NEW YORK (Reuters) - GSO Capital Partners, private equity firm Blackstone Group LP’s (BX.N) credit arm, is acquiring more of J. Crew Group Inc’s debt, hoping for a profitable trade that could also give the U.S. fashion retailer more time to stave off bankruptcy, people familiar with the matter said.
Sales have been declining as J. Crew, whose ballet flats and cashmere cardigans were once a staple of middle-class U.S. wardrobes, struggles to keep abreast of changing tastes and faces fierce competition from cheaper online retailers. It now has $2.1 billion in debt.
Most pressing is $567 million in unsecured bonds coming due in 2019. To cut that burden, J. Crew is trying to slash more than half the bonds’ value by placing the intellectual property of its eponymous brand into a new company, but holders of other debt are resisting the move.
J. Crew has said it will then offer to exchange the bonds, which are backed by no collateral, for those from the new company backed by the brand. It will also offer equity to those bondholders.
Other indebted retailers will be watching the restructuring closely as competition from online rivals like Amazon.com Inc (AMZN.O) has driven Aeropostale Inc AROPQ.PK, Payless ShoeSource and other chains into bankruptcy.
“I imagine a lot of companies that have the ability to do this in their credit agreements are talking to their attorneys and thinking about creative options,” Moody’s Investors Service analyst Raya Sokolyanska said.
But holders of a $1.53 billion loan to J. Crew, including investment firms Eaton Vance Management and Highland Capital Management LP, have told the company its bond exchange would remove the intellectual property as their collateral, and they would consider that a default, the sources said. Eaton Vance and Highland did not immediately respond to requests for comment.
J. Crew has filed a lawsuit in New York State Supreme Court to prevent them from thwarting the exchange.
What is more, some J. Crew bondholders have themselves been holding out for a better exchange offer, according to the company’s public disclosures.
To try to resolve the impasse and increase its own chances of a profitable outcome, GSO, which owns some of J. Crew’s bonds, has been buying chunks of the company’s loan in the secondary trading market, according to the sources, who requested anonymity because the trade is not public.
GSO wants to amass a controlling position in the loan, which would allow it to give J. Crew a waiver to carve out its intellectual property without risk of any legal challenge, the sources said. The Blackstone unit is working with other creditors, including hedge fund Anchorage Capital Group LLC, which focuses on distressed debt.
J. Crew, GSO and Anchorage declined to comment.
GSO’s plan could determine whether J. Crew manages to avoid bankruptcy. The company cannot afford to pay the bonds at face value when they come due in 2019, and credit rating agencies have warned it could face a liquidity crunch before then.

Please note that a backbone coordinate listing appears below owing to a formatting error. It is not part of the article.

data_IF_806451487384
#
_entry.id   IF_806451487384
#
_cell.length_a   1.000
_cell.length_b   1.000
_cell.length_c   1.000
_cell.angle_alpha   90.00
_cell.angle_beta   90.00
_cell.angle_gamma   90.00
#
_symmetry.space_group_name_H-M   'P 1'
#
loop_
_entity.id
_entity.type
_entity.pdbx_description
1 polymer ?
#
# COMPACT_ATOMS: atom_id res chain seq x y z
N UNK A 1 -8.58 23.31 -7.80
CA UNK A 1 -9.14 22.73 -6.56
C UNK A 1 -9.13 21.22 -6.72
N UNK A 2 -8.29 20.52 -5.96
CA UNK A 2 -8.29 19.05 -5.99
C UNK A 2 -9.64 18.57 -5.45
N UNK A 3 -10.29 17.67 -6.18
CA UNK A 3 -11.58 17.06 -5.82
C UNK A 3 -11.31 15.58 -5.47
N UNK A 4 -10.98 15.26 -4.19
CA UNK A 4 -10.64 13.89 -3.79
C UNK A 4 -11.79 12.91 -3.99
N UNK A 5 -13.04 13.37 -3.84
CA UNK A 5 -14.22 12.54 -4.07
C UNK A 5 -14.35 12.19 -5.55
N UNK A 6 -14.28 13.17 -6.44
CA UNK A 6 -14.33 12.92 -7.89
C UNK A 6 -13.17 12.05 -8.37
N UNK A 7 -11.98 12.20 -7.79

The proposed exchange would push back the maturity of J. Crew’s bonds by two years, to 2021. This could give the company’s private equity owners, TPG Capital LP and Leonard Green & Partners LP, enough time to turn the business around.
TPG offered no comment, and Leonard Green did not respond to requests for comment.
In return for facilitating the exchange, GSO will ask J. Crew for an improved offer for its bonds, the sources said.
Reuters was unable to determine what GSO and Anchorage paid for their J. Crew debt. J. Crew’s bonds trade at about 50 cents on the dollar, and the loan, which matures in 2021, trades at about 66 cents on the dollar, according to Thomson Reuters data.
GSO and Anchorage may fail to amass a controlling position in the loan, the sources cautioned.
While buying J. Crew more time to try to fend off bankruptcy, the carveout would burden the company with sizable licensing payments to use its own brand, Moody’s has warned.
Without GSO’s intervention, however, J. Crew could be left in limbo as it battles its other lenders over the use of its brand, and it may end up in bankruptcy if it cannot cut a deal. Just the fact-discovery period in J. Crew’s lawsuit could take more than six months, according to court filings.
TPG and Leonard Green took J. Crew private in 2011 in a $3 billion leveraged buyout. They subsequently added to the company’s debt pile by having it borrow more to fund $787 million in dividends to them, according to Moody’s.
The company sells its merchandise through its 281 J. Crew retail stores, 113 Madewell stores and 181 factory stores, as well as through websites and catalogues. It generated $2.4 billion in sales in the 12 months to the end of January, down from $2.5 billion in the prior year.
In its latest belt-tightening effort, J. Crew said last week it would eliminate 150 full-time and 100 open positions, primarily at its New York headquarters. It expects annualised savings of about $30 million from the job cuts.
Reporting by Jessica DiNapoli in New York; Editing by Greg Roumeliotis and Lisa Von Ahn